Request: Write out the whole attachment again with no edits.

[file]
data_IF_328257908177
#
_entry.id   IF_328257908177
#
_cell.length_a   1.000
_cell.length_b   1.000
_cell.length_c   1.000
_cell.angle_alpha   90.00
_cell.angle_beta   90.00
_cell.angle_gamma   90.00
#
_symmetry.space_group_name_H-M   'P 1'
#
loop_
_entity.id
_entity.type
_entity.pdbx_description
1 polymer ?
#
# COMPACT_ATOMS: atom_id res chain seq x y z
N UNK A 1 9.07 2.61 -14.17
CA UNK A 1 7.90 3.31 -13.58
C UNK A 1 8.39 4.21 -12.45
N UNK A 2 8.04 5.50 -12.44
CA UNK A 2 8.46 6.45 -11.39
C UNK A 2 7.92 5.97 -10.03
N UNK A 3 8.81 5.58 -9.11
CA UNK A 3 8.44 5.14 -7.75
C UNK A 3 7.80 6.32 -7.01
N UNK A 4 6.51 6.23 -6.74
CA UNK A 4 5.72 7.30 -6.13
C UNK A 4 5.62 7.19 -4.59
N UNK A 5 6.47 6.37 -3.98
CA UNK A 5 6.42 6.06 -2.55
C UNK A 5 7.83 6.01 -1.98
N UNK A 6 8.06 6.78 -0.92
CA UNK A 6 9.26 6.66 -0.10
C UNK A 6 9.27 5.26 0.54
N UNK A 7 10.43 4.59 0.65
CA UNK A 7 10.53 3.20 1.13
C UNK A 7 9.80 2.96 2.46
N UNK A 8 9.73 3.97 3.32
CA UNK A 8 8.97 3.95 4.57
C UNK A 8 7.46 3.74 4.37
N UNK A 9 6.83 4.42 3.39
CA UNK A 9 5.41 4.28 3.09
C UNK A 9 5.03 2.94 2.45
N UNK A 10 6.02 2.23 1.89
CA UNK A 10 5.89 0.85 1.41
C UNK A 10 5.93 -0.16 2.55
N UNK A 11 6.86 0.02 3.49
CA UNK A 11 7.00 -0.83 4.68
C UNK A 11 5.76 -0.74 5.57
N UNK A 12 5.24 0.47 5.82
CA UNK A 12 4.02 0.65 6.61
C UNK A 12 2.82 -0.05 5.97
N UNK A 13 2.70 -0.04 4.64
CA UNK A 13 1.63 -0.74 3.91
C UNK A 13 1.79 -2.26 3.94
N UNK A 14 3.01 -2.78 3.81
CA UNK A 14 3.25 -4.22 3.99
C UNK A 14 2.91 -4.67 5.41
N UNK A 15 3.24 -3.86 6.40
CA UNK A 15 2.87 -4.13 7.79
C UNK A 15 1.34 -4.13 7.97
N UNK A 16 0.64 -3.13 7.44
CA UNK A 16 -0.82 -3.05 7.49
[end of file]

data_IF_328257908177
#
_entry.id   IF_328257908177
#
_cell.length_a   1.000
_cell.length_b   1.000
_cell.length_c   1.000
_cell.angle_alpha   90.00
_cell.angle_beta   90.00
_cell.angle_gamma   90.00
#
_symmetry.space_group_name_H-M   'P 1'
#
loop_
_entity.id
_entity.type
_entity.pdbx_description
1 polymer ?
#
# COMPACT_ATOMS: atom_id res chain seq x y z
N UNK A 1 9.07 2.61 -14.17
CA UNK A 1 7.90 3.31 -13.58
C UNK A 1 8.39 4.21 -12.45
N UNK A 2 8.04 5.50 -12.44
CA UNK A 2 8.46 6.45 -11.39
C UNK A 2 7.92 5.97 -10.03
N UNK A 3 8.81 5.58 -9.11
CA UNK A 3 8.44 5.14 -7.75
C UNK A 3 7.80 6.32 -7.01
N UNK A 4 6.51 6.23 -6.74
CA UNK A 4 5.72 7.30 -6.13
C UNK A 4 5.62 7.19 -4.59
N UNK A 5 6.47 6.37 -3.98
CA UNK A 5 6.42 6.06 -2.55
C UNK A 5 7.83 6.01 -1.98
N UNK A 6 8.06 6.78 -0.92
CA UNK A 6 9.26 6.66 -0.10
C UNK A 6 9.27 5.26 0.54
N UNK A 7 10.43 4.59 0.65
CA UNK A 7 10.53 3.20 1.13
C UNK A 7 9.80 2.96 2.46
N UNK A 8 9.73 3.97 3.32
CA UNK A 8 8.97 3.95 4.57
C UNK A 8 7.46 3.74 4.37
N UNK A 9 6.83 4.42 3.39
CA UNK A 9 5.41 4.28 3.09
C UNK A 9 5.03 2.94 2.45
N UNK A 10 6.02 2.23 1.89
CA UNK A 10 5.89 0.85 1.41
C UNK A 10 5.93 -0.16 2.55
N UNK A 11 6.86 0.02 3.49
CA UNK A 11 7.00 -0.83 4.68
C UNK A 11 5.76 -0.74 5.57
N UNK A 12 5.24 0.47 5.82
CA UNK A 12 4.02 0.65 6.61
C UNK A 12 2.82 -0.05 5.97
N UNK A 13 2.70 -0.04 4.64
CA UNK A 13 1.63 -0.74 3.91
C UNK A 13 1.79 -2.26 3.94
N UNK A 14 3.01 -2.78 3.81
CA UNK A 14 3.25 -4.22 3.99
C UNK A 14 2.91 -4.67 5.41
N UNK A 15 3.24 -3.86 6.40
CA UNK A 15 2.87 -4.13 7.79
C UNK A 15 1.34 -4.13 7.97
N UNK A 16 0.64 -3.13 7.44
CA UNK A 16 -0.82 -3.05 7.49